In September 1970, Ajax began a modernisation at Devonport Dockyard that lasted to 1973,[9] having her 4.5-inch gun turret replaced by an Ikara anti-submarine missile system. A pair of quadruple GWS22 SeaCat launchers were fitted aft while the two Bofors guns were retained but moved forward to abreast the ship's mainmast. The Limbo anti-submarine mortar and Wasp helicopter was retained. The long-range Type 965 radar was removed, with improved navigation and target indicating radars fitted, and the ADAWS 5 computer aided combat direction system added to direct Ikara operations, while the Type 199 VDS was restored.[11][12]

Following her conversion she became leader of the 8th Frigate Squadron.[13] In 1974, she assisted in the evacuation of British citizens after the Turkish invasion of Cyprus. In 1976, while on a visit to Canada, Ajax visited the town of Ajax, Ontario, which had been named in honour of her predecessor, the Leander-class cruiser Ajax made famous by the Battle of the River Plate during the Second World War. The 'new' Ajax was granted the freedom of the city.

In 1977, Ajax underwent a refit at Devonport Dockyard,[9] deploying in 1979 to the Mediterranean. In 1980, she underwent a refit at Gibraltar which was completed in 1981. That year, Ajax became leader of the 1st Frigate Squadron.[9] She did not take part in the 1982 Falklands War, but was deployed as Persian Gulf guard ship; she later completed a four-month deployment around the Falklands as part of the South Atlantic Protection Force in 1984. She participated in further deployments that culminated in the highlight of her final year in 1985, when she escorted HMY Britannia, which took a number of the Royal Family on a tour of Italy.[14]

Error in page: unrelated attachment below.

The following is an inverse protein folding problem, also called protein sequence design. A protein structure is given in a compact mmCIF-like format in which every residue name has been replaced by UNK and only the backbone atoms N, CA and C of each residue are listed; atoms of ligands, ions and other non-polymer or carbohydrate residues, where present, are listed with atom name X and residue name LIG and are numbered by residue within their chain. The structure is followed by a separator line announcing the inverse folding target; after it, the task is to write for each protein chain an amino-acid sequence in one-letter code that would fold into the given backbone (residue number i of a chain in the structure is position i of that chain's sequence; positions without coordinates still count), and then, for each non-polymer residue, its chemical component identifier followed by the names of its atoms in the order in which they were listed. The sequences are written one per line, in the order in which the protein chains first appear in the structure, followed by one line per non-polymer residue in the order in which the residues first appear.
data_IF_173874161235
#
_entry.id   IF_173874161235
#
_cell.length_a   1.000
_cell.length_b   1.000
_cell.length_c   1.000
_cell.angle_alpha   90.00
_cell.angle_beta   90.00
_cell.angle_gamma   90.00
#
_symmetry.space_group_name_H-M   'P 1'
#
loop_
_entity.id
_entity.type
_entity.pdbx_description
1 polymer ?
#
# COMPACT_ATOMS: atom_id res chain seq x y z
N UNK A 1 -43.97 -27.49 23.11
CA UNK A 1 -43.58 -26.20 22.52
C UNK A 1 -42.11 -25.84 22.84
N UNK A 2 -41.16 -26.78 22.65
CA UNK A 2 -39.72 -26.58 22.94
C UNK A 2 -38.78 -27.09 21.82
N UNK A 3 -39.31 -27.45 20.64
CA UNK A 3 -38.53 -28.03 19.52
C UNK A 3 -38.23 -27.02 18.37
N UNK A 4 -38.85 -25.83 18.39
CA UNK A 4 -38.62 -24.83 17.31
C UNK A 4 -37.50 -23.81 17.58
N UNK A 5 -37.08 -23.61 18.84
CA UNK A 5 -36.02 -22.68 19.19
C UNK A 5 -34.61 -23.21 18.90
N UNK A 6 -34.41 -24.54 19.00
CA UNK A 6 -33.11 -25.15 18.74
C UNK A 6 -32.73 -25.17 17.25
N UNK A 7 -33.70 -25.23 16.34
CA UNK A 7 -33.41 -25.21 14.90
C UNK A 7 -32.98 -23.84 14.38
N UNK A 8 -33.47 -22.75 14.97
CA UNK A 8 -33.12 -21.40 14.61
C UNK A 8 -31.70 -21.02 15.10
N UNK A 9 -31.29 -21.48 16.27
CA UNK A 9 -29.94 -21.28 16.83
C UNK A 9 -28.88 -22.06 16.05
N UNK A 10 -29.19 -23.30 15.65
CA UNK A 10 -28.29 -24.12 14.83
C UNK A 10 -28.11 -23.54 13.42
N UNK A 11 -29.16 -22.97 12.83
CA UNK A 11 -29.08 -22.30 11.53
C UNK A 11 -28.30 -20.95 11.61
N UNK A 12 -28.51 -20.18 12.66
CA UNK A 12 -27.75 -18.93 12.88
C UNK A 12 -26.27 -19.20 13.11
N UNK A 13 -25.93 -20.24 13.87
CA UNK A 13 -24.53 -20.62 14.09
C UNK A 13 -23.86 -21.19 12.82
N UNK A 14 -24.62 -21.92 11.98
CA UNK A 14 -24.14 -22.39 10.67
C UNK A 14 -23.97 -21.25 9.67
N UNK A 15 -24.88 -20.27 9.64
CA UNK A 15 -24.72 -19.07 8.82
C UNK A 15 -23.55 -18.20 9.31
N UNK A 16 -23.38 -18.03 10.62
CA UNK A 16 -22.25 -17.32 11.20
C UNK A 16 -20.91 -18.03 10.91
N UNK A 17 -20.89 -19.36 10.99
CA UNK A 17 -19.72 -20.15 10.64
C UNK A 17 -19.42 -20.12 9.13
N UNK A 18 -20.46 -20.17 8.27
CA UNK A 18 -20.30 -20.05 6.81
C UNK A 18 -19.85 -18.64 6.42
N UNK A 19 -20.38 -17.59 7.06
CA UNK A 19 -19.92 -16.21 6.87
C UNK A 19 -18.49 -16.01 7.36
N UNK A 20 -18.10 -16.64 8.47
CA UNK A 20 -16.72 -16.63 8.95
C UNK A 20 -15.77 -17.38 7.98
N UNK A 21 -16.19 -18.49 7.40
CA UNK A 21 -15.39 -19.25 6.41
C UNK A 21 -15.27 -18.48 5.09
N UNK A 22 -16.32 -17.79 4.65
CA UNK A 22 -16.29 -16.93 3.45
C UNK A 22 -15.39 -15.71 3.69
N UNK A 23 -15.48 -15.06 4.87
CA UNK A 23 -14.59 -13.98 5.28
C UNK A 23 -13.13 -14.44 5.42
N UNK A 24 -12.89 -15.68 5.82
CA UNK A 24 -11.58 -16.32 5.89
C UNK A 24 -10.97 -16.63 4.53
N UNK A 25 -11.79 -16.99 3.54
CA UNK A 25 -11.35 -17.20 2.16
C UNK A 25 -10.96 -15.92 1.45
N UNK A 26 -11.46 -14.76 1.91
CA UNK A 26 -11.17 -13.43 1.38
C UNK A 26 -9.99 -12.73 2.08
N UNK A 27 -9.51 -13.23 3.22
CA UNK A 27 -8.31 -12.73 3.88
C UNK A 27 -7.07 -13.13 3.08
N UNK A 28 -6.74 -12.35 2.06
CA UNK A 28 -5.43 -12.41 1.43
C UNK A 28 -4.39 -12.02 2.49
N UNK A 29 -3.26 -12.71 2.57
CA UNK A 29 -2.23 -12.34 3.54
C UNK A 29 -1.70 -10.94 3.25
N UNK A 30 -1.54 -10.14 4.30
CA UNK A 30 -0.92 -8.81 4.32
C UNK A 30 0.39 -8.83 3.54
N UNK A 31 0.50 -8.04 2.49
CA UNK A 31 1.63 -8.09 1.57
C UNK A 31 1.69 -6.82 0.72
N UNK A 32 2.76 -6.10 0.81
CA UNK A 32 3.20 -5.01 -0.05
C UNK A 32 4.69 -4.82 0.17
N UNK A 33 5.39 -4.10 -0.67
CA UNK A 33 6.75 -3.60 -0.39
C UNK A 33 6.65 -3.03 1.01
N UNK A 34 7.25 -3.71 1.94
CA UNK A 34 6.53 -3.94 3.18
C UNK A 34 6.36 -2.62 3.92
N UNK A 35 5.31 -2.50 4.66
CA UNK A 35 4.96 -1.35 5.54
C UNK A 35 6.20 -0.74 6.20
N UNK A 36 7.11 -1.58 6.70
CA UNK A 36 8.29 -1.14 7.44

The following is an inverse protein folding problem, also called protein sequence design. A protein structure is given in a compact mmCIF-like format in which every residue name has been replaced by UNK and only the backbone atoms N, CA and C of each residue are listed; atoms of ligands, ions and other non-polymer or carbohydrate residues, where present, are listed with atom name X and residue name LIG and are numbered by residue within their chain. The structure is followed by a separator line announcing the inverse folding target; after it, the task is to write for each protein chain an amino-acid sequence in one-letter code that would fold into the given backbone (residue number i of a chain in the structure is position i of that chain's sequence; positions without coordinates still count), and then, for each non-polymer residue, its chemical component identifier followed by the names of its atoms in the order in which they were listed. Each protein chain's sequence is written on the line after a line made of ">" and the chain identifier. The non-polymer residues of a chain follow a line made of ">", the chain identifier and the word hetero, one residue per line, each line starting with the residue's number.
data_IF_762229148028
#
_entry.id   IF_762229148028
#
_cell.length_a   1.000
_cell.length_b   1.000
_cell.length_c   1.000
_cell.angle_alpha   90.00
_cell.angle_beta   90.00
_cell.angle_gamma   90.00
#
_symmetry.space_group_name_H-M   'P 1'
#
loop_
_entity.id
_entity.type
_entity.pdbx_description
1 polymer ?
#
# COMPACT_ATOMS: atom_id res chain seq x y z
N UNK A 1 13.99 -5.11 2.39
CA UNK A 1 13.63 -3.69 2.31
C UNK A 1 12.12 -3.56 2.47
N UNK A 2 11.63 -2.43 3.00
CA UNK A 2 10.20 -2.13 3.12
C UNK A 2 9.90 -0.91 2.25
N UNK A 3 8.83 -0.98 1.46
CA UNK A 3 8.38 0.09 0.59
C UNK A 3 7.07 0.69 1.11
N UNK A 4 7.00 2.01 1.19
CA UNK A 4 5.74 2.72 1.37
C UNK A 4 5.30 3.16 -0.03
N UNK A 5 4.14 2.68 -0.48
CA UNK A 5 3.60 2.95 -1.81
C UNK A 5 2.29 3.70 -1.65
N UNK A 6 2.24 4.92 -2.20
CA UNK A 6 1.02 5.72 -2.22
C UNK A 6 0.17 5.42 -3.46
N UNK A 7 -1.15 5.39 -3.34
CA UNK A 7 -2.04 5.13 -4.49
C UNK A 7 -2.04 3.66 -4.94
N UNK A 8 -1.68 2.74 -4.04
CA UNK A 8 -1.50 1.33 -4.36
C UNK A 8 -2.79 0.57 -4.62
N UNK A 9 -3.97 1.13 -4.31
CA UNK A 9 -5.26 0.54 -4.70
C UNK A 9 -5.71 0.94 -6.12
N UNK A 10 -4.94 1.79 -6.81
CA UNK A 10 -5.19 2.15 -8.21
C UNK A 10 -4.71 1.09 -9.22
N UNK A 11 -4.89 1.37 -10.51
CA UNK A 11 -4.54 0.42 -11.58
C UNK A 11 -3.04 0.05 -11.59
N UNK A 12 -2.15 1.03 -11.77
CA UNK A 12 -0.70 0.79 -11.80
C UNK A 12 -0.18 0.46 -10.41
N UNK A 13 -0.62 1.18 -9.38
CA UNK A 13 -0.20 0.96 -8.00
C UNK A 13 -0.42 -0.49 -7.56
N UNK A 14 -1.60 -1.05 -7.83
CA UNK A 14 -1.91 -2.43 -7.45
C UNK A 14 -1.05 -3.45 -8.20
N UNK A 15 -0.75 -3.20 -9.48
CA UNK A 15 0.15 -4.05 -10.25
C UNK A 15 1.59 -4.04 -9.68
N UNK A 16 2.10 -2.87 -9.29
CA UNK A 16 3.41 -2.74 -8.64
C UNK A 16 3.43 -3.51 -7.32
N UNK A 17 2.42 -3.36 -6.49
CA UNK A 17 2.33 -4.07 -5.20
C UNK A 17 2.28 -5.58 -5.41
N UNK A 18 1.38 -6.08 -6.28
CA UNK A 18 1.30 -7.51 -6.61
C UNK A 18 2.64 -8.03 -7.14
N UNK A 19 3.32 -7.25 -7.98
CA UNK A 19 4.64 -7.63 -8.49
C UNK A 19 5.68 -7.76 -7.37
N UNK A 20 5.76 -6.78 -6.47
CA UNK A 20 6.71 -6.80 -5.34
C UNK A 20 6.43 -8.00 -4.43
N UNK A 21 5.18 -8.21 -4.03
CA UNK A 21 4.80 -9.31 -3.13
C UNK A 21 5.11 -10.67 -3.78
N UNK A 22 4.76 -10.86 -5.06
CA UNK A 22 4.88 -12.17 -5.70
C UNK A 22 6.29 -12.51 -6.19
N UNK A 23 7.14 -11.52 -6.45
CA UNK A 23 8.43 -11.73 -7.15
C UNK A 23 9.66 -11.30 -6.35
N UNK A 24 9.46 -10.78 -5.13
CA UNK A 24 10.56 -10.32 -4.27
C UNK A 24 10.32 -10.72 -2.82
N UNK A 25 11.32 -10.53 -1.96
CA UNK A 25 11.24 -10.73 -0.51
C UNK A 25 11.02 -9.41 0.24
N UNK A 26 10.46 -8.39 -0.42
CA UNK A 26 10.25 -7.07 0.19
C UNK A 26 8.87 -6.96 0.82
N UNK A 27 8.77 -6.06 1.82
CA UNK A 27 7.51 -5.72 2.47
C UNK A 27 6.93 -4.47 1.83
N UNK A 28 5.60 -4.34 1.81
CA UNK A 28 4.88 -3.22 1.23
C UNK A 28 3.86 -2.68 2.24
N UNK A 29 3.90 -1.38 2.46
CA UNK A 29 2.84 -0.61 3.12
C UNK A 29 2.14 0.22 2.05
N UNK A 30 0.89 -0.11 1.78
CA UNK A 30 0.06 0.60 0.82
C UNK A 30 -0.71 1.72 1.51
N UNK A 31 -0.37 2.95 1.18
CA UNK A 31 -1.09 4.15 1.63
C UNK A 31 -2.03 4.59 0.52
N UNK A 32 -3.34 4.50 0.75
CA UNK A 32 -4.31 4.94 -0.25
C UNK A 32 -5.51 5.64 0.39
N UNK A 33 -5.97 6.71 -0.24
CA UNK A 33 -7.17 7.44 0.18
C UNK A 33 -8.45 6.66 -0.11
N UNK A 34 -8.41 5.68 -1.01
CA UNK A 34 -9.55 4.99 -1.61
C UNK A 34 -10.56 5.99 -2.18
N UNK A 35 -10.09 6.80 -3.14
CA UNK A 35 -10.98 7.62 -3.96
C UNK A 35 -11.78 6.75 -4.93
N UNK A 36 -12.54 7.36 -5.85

She was decommissioned 31 May 1985, then replaced HMS Salisbury as a static training ship at Devonport. On 3 August 1988, Ajax arrived at Millom, Cumbria to be broken up.

Her anchor is now located at the local Royal Canadian Legion Branch (Hunt Street) and bell hangs in the Ajax Town Council Chamber in Ajax, Ontario.

Commanding officers


19631965Captain The Hon D P Seely RN
19651966Captain Gordon Tait DSC RN
19661968Captain George A de G Kitchin RN
19681969Captain David Hepworth RN
19691970Captain Harry R Keate RN
19701973Refit (Ikara Conversion)
19731974Captain Richard J Bates RN
19741976Captain David J MacKenzie RN
19761977Captain Robert Squires RN
19771978Captain Peter Cobb RN
19781980Captain M J F Rawlinson RN
19801981Captain Timothy M. Bevan RN
19811983Captain Jeremy Michael Porter RN
19831984Captain Peter Abbott RN
19841985Captain John F S Trinder RN


  1. Osborne and Sowdon 1990, pp. 32, 109, 112.
  2. Osborne and Sowdon 1990, p. 33.
  3. Osborne and Sowdon 1990, pp. 36, 109.
  4. Osborne and Sowdon 1990, p. 111.
  5. Osborne and Sowdon 1990, pp. 33–34.
  6. Osborne and Sowden 1990, pp. 33, 35.
  7. Osborne and Sowdon 1990, pp. 33–34, 112.
  8. Marriott 1983, p. 79.
  9. Critchley 1986, p. 116.
  10. "Ajax Home After Four Years Abroad". Navy News. March 1968. p. 7. Retrieved 20 August 2018.
  11. Osborne and Sowdon 1990, pp. 55–57, 111.
  12. Marriott 1986, pp. 80, 82.
  13. Mackie, Colin. "I: Royal Navy Senior Appointments". British Armed Forces (1900–). p. 187. Retrieved 19 January 2014.
  14. Osborne and Sowdon 1990, p. 60.
  15. Mackie, Colin. "II: Royal Navy- Captains Commanding Warships". British Armed Forces (1900–). Retrieved 19 January 2014.